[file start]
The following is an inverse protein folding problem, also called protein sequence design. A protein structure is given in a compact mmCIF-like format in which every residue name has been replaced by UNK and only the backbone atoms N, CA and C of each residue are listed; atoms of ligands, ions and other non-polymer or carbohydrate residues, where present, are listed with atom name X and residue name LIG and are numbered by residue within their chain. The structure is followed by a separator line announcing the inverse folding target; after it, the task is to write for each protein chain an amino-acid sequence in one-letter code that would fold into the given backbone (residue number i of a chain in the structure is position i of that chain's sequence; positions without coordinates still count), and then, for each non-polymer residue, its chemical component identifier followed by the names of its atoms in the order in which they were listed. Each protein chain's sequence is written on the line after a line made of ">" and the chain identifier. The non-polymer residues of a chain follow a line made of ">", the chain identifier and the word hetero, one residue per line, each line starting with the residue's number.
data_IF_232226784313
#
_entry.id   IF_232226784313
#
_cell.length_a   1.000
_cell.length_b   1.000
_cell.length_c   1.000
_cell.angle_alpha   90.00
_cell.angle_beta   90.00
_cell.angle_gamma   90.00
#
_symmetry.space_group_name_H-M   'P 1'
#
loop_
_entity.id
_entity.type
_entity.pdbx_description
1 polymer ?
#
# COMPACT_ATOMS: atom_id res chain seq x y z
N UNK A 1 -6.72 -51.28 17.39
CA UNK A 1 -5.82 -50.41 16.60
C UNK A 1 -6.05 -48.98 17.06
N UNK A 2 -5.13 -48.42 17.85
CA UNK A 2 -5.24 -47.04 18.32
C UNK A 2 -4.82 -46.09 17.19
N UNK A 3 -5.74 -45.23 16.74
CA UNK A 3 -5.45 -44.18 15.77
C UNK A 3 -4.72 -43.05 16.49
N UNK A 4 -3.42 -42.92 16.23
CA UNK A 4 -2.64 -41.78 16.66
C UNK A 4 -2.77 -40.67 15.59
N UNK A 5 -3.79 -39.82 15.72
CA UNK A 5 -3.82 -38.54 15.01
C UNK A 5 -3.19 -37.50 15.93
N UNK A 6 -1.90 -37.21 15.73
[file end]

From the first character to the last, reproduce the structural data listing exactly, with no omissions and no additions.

The following is an inverse protein folding problem, also called protein sequence design. A protein structure is given in a compact mmCIF-like format in which every residue name has been replaced by UNK and only the backbone atoms N, CA and C of each residue are listed; atoms of ligands, ions and other non-polymer or carbohydrate residues, where present, are listed with atom name X and residue name LIG and are numbered by residue within their chain. The structure is followed by a separator line announcing the inverse folding target; after it, the task is to write for each protein chain an amino-acid sequence in one-letter code that would fold into the given backbone (residue number i of a chain in the structure is position i of that chain's sequence; positions without coordinates still count), and then, for each non-polymer residue, its chemical component identifier followed by the names of its atoms in the order in which they were listed. Each protein chain's sequence is written on the line after a line made of ">" and the chain identifier. The non-polymer residues of a chain follow a line made of ">", the chain identifier and the word hetero, one residue per line, each line starting with the residue's number.
data_IF_232226784313
#
_entry.id   IF_232226784313
#
_cell.length_a   1.000
_cell.length_b   1.000
_cell.length_c   1.000
_cell.angle_alpha   90.00
_cell.angle_beta   90.00
_cell.angle_gamma   90.00
#
_symmetry.space_group_name_H-M   'P 1'
#
loop_
_entity.id
_entity.type
_entity.pdbx_description
1 polymer ?
#
# COMPACT_ATOMS: atom_id res chain seq x y z
N UNK A 1 -6.72 -51.28 17.39
CA UNK A 1 -5.82 -50.41 16.60
C UNK A 1 -6.05 -48.98 17.06
N UNK A 2 -5.13 -48.42 17.85
CA UNK A 2 -5.24 -47.04 18.32
C UNK A 2 -4.82 -46.09 17.19
N UNK A 3 -5.74 -45.23 16.74
CA UNK A 3 -5.45 -44.18 15.77
C UNK A 3 -4.72 -43.05 16.49
N UNK A 4 -3.42 -42.92 16.23
CA UNK A 4 -2.64 -41.78 16.66
C UNK A 4 -2.77 -40.67 15.59
N UNK A 5 -3.79 -39.82 15.72
CA UNK A 5 -3.82 -38.54 15.01
C UNK A 5 -3.19 -37.50 15.93
N UNK A 6 -1.90 -37.21 15.73